Grisly Nottingham – 5th April 2022

Ezekial Bone – Guts & Gore in Nottingham

Forewarned by Carol that we were in for a grisly tale, 18 DonMoggers gathered at the Cross Keys pub in central Nottingham – just across the road from the Weekday Cross. After lunch, we assembled outside to meet our guide for the afternoon – Ezekial Bone who styles himself as an “actor / historian”.

From his perch on the steps of the Weekday Cross, Ezekial Bone talked of the earliest history of Nottingham which began in the 6th century as a small settlement called Snotta inga ham. The Anglo-Saxon word ham meant village. The word inga meant ‘belonging to’ and Snotta was a man. So its name meant the village owned by Snotta. Gradually its name changed to Snottingham then just Nottingham. It was inevitable that sooner or later Nottingham would grow into a town as it is the first point where the Trent can be forded but the river is also navigable this far inland.

In the late 9th century, the Danes conquered North East and Eastern England. They turned Nottingham into a fortified settlement or burgh. The Danes are the reason that there are many Nottingham streets named “Gate” – originating from the Norse word “gata” for “a road or way” and traceable back to 867AD when the Danes arrived in Snottingham.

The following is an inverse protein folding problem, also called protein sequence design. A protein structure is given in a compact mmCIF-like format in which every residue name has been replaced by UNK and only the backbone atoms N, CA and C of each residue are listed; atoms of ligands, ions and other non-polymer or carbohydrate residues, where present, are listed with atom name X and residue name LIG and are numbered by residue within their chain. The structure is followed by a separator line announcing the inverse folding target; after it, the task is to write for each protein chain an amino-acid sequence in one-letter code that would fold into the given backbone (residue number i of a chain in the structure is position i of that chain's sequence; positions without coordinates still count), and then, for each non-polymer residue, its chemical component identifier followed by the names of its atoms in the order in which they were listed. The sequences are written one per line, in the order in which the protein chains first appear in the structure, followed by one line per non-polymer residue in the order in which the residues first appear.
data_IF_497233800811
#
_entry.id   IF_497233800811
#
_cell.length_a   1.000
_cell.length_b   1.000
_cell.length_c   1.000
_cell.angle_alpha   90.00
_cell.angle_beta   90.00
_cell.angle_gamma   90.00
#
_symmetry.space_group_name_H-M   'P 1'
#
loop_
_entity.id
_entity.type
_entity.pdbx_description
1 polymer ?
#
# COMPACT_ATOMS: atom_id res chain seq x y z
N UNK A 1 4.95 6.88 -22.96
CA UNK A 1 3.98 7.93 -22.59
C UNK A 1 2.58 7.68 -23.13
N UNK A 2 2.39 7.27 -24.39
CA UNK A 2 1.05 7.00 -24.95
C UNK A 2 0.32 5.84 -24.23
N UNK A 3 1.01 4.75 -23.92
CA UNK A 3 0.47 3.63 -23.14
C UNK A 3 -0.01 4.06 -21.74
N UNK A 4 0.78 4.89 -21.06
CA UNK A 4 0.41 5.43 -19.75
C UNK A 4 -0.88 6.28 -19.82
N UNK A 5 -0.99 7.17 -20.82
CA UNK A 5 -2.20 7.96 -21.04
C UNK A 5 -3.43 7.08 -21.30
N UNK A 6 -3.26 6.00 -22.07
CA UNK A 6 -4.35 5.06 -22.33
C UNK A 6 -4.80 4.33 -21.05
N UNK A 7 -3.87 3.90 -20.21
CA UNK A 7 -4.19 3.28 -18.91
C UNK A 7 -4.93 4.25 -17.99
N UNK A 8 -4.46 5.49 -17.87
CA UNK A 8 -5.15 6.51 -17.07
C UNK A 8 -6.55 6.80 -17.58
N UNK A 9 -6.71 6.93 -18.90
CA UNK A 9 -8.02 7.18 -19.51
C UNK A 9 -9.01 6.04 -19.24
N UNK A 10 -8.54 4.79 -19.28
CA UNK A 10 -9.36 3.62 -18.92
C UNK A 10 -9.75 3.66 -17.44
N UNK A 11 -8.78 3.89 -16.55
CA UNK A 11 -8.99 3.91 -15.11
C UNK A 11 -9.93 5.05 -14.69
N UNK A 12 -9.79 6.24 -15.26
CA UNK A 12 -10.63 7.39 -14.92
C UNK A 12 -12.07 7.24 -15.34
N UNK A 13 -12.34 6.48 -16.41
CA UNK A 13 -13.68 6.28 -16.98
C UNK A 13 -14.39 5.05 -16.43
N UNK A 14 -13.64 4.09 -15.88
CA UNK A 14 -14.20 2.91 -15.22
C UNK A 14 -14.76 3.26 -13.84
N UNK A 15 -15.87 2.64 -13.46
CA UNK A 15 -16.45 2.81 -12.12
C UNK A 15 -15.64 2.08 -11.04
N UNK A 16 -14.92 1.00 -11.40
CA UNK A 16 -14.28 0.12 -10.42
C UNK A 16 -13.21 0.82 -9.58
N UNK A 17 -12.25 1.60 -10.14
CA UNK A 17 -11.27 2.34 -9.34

We then strolled on to the Nottingham Contemporary gallery where the external features of the building, including its references to the lace industry, were pointed out to us. A short walk took us into a pub – the Pitcher and Piano – which was used as a place of worship for Unitarians until 1982. It was then converted into the Nottingham Lace Museum, but this venture proved financially unviable. The building was then converted to its current use, as a Pitcher and Piano public house. We were there to see the stained glass windows.

As we started to explore, our guide took great delight in explaining all the macabre happenings of the area. From fatal crowd surges (at a hanging) to the “Hangers On” and other commercially astute spectators at public hangings, we heard many a gory yarn.

Our tour took us past the Courts of Justice, pointing out spelling mistakes as we went and on to St Mary’s Churchyard. Here, we were regaled with tales of landslips exposing coffins together with gruesome murders. 

Onwards into the Lace Market area where we learnt about the history of the area and how it changed over the years until recently becoming the Nottingham Creative Quarter. We explored elegant Lace Warehouses and onwards to Hockley, pausing at The Angel pub (& Microbrewery) where our tour ended near the site of the first ever Boots.

With grateful thanks to Carol Wood for organising a brilliant excursion. 

Your humble scribe, Paul Fileman.